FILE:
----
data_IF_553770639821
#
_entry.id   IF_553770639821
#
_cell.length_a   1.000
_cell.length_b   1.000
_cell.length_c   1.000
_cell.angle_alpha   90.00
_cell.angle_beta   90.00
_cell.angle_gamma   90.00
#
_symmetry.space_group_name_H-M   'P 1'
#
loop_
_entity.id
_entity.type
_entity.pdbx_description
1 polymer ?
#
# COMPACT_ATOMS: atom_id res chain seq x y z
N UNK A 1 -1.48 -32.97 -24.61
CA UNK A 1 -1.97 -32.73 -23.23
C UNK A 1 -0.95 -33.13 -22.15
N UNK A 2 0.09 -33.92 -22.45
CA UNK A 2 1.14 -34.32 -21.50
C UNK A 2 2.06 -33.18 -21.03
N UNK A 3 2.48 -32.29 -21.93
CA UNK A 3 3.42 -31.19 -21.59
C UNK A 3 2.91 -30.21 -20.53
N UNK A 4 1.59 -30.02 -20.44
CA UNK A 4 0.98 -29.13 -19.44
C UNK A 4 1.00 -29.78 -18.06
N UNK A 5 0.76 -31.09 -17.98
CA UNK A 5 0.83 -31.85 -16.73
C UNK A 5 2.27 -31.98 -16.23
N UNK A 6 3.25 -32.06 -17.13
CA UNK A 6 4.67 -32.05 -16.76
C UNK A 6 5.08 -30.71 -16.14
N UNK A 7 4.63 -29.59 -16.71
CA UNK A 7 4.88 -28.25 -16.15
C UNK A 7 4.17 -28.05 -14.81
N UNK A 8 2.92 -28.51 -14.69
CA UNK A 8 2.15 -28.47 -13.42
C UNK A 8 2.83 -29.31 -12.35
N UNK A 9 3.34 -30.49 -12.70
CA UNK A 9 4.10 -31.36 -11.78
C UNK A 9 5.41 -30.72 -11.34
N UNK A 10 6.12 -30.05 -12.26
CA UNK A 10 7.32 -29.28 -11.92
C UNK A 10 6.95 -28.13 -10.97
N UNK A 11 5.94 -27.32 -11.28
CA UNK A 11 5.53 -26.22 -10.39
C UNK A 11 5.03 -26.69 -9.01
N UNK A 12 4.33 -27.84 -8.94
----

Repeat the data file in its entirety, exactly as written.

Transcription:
data_IF_553770639821
#
_entry.id   IF_553770639821
#
_cell.length_a   1.000
_cell.length_b   1.000
_cell.length_c   1.000
_cell.angle_alpha   90.00
_cell.angle_beta   90.00
_cell.angle_gamma   90.00
#
_symmetry.space_group_name_H-M   'P 1'
#
loop_
_entity.id
_entity.type
_entity.pdbx_description
1 polymer ?
#
# COMPACT_ATOMS: atom_id res chain seq x y z
N UNK A 1 -1.48 -32.97 -24.61
CA UNK A 1 -1.97 -32.73 -23.23
C UNK A 1 -0.95 -33.13 -22.15
N UNK A 2 0.09 -33.92 -22.45
CA UNK A 2 1.14 -34.32 -21.50
C UNK A 2 2.06 -33.18 -21.03
N UNK A 3 2.48 -32.29 -21.93
CA UNK A 3 3.42 -31.19 -21.59
C UNK A 3 2.91 -30.21 -20.53
N UNK A 4 1.59 -30.02 -20.44
CA UNK A 4 0.98 -29.13 -19.44
C UNK A 4 1.00 -29.78 -18.06
N UNK A 5 0.76 -31.09 -17.98
CA UNK A 5 0.83 -31.85 -16.73
C UNK A 5 2.27 -31.98 -16.23
N UNK A 6 3.25 -32.06 -17.13
CA UNK A 6 4.67 -32.05 -16.76
C UNK A 6 5.08 -30.71 -16.14
N UNK A 7 4.63 -29.59 -16.71
CA UNK A 7 4.88 -28.25 -16.15
C UNK A 7 4.17 -28.05 -14.81
N UNK A 8 2.92 -28.51 -14.69
CA UNK A 8 2.15 -28.47 -13.42
C UNK A 8 2.83 -29.31 -12.35
N UNK A 9 3.34 -30.49 -12.70
CA UNK A 9 4.10 -31.36 -11.78
C UNK A 9 5.41 -30.72 -11.34
N UNK A 10 6.12 -30.05 -12.26
CA UNK A 10 7.32 -29.28 -11.92
C UNK A 10 6.95 -28.13 -10.97
N UNK A 11 5.94 -27.32 -11.28
CA UNK A 11 5.53 -26.22 -10.39
C UNK A 11 5.03 -26.69 -9.01
N UNK A 12 4.33 -27.84 -8.94